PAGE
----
PHOTO-RECCE SPITFIRE PILOT
SPEED & GUILE
Flying the Spitfi re for photo-recce Flying the Spitfi re for photo-recce Flying the Spitfi re for photo-recce Flying the Spitfi re for photo-recce Flying the Spitfi re for photo-recce Flying the Spitfi re for photo-recce
DOUG TAYLOR uses the experiences of Joe Dalley to demonstrate how the lone Spitfi re photo-recce pilot had to be an airman, navigator and fl ight engineer
ABOVE Unsung hero — the Spitfi re photorecce (PR) pilot fl ew alone and unarmed, and was required to have a demanding set of skills to do the job to the high standards set by the RAF. MAIN PICTURE The Spitfi re PR.XI was almost immune from enemy fi ghters when introduced in 1943, such was its speed and agility. BELOW A member of the PRU groundcrew inspects one of the PR.XI’s fuselagemounted F24 cameras.
THE ROYAL AIR Force policeman gently shook the sleeping pilot awake and slipped out of the room in the
bombed-out building. The pilot, Plt Off Joe Dalley, had a job to do. It was Friday November 13, 1942, and the place was the Mediterranean island of Malta.
Dawn on Malta . . . Dressed in shorts and a shirt, Joe walked to the fi eld kitchen for breakfast and then on to the operations room in the bombdamaged Intelligence building. In Joe’s experience a successful sortie was down to planning, even such detail as using the Air Almanac to work out the azimuth and position of the sun. This helped avoid gross navigational errors and could help with photography over the target,
avoiding shadows, particularly on early-morning and lateevening sorties near mountains such as Etna.
The intelligence offi cer had given him the “Form Green” the previous evening, identifying the targets as airfi elds at Cagliari, Monserrato and Decimomannu in Sardinia. The last-named was a major Axis airfi eld, with Italian torpedo-carrying aircraft which could threaten the supply lines for Operation Torch — the Allied landings in French North Africa. At the same time Joe had notifi ed the fl ight sergeant in charge of the groundcrew and spoken to the meteorological offi cer to ask for a forecast of his route and target area, to be ready for his early departure.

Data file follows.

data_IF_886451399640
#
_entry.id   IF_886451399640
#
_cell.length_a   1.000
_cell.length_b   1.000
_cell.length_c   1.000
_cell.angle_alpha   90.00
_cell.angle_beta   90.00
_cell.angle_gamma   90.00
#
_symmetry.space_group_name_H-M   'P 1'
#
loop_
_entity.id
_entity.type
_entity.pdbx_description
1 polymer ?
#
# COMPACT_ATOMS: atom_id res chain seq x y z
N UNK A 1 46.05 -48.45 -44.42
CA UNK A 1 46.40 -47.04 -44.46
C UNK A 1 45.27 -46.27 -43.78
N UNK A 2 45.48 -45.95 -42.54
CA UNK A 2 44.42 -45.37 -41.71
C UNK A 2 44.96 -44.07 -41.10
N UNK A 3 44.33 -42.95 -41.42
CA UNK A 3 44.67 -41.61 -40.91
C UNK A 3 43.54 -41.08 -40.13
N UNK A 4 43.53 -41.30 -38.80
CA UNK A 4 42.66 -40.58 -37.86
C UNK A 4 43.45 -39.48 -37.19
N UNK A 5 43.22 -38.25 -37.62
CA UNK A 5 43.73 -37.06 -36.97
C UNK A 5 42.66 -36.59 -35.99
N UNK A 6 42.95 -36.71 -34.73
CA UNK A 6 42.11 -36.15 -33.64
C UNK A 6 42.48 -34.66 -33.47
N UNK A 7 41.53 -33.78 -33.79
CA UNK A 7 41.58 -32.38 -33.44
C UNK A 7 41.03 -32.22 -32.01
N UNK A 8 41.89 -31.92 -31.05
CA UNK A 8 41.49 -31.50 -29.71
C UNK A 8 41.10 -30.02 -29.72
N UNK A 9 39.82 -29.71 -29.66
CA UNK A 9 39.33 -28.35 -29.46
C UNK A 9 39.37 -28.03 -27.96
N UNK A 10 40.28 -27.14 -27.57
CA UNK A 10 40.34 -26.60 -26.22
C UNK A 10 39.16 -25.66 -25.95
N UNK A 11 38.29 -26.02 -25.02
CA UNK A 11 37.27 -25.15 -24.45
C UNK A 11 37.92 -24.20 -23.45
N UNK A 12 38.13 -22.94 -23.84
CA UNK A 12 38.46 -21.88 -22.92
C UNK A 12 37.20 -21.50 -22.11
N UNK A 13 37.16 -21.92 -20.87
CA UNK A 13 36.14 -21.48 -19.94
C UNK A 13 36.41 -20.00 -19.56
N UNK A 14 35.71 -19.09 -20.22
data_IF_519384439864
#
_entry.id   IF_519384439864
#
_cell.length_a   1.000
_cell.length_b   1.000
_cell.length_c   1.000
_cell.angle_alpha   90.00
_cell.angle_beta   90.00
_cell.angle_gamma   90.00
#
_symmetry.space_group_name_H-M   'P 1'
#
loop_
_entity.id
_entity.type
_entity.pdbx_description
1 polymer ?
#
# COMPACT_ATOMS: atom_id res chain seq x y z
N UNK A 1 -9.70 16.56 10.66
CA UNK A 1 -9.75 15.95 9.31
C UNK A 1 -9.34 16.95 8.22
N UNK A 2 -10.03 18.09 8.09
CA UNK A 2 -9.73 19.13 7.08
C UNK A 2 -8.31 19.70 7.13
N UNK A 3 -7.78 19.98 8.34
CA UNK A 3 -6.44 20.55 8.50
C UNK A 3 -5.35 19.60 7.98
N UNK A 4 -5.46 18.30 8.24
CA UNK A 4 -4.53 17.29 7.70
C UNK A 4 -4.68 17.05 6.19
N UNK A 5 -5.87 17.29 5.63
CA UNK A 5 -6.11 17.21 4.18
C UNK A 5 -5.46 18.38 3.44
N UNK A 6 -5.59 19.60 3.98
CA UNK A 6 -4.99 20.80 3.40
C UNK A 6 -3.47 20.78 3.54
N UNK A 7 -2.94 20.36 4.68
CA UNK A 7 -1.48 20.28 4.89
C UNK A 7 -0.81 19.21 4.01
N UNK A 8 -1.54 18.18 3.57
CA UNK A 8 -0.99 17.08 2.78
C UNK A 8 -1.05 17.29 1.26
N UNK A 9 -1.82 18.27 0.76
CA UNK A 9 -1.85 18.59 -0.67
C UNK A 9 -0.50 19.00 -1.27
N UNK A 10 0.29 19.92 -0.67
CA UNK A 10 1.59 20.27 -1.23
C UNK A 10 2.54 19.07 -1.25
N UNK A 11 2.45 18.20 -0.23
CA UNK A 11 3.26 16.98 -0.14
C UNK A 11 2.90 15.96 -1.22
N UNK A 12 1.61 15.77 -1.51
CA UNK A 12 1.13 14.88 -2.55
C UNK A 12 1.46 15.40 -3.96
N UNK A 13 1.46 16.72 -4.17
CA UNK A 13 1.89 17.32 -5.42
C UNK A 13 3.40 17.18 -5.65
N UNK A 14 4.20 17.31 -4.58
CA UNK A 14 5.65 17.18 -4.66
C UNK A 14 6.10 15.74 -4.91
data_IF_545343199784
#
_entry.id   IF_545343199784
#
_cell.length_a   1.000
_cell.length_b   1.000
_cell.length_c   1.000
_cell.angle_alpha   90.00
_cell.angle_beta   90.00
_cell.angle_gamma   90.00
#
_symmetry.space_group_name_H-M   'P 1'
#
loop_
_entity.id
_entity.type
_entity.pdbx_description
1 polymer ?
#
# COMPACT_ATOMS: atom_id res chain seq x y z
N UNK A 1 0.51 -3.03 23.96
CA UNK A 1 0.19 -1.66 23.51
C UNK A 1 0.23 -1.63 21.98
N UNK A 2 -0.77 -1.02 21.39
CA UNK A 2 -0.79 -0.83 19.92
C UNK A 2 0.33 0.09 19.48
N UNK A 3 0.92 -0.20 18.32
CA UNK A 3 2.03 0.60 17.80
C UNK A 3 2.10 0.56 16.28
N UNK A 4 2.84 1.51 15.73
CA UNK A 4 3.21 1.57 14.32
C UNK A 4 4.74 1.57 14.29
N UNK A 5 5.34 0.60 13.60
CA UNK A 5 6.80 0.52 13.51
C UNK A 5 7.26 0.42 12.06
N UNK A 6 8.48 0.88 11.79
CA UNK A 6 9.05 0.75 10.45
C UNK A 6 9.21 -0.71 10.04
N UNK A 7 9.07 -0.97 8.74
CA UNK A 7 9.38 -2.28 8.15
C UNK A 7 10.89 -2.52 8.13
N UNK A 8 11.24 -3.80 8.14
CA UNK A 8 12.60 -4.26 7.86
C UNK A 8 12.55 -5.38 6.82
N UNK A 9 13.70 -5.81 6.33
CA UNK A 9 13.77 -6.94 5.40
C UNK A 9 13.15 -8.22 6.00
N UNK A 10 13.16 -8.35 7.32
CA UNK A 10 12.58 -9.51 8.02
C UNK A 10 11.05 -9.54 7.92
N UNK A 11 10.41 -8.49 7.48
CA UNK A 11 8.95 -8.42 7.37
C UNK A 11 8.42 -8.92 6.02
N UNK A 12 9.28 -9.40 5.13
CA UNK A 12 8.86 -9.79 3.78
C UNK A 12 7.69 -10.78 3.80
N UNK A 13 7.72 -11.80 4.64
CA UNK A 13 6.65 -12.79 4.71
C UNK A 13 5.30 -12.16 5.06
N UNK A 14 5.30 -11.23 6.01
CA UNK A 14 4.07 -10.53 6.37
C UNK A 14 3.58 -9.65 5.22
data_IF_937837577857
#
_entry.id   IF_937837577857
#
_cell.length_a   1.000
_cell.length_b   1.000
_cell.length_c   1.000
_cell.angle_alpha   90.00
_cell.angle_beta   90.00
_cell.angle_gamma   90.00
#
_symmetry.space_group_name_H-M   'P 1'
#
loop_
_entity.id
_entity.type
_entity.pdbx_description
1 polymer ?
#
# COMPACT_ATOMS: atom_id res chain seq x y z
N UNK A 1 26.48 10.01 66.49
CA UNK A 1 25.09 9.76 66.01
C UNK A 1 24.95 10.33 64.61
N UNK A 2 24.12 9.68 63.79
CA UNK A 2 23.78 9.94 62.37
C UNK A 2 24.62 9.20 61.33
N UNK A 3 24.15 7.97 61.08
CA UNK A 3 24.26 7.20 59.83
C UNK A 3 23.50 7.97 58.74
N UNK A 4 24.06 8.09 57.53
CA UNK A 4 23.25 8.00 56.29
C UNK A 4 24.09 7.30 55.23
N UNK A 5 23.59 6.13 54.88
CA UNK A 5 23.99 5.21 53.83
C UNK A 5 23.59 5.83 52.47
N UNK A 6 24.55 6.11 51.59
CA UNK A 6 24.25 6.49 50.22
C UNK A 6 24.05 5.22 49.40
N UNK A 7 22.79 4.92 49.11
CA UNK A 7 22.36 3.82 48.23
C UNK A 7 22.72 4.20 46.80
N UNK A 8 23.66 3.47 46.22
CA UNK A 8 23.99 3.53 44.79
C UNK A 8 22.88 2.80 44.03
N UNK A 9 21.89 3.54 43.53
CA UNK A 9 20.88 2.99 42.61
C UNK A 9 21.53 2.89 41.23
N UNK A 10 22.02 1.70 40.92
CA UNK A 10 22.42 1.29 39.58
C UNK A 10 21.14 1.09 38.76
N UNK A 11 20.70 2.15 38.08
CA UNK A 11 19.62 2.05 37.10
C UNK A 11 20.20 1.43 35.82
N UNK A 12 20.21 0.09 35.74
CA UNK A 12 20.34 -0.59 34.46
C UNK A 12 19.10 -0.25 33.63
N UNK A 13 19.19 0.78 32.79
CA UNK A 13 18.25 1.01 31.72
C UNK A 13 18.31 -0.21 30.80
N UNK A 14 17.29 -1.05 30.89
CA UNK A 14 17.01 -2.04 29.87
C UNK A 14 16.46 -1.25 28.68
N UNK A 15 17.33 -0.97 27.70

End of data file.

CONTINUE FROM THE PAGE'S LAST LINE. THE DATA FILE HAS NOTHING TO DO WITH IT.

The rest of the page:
The weather forecast predicted varying cloud cover over the intended fl ightpath and the targets, necessitating the preparation of two fl ightplans against varying winds at 15,000 and 30,000ft. While Joe would carry maps — 1:1,000,000 for transit and 1:250,000 for local work — the lack of space in the cockpit would preclude their use except under extreme circumstances. Their main use was in the planning stage, and to point out prominent land features that could be used for obtaining fi xes. The fl ightplan was committed to a small notepad to be strapped to his right thigh, and covered the outward and inward fl ightpaths plus the details of each target.
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AEROPLANE JUNE 2009 AEROPLANE june 2009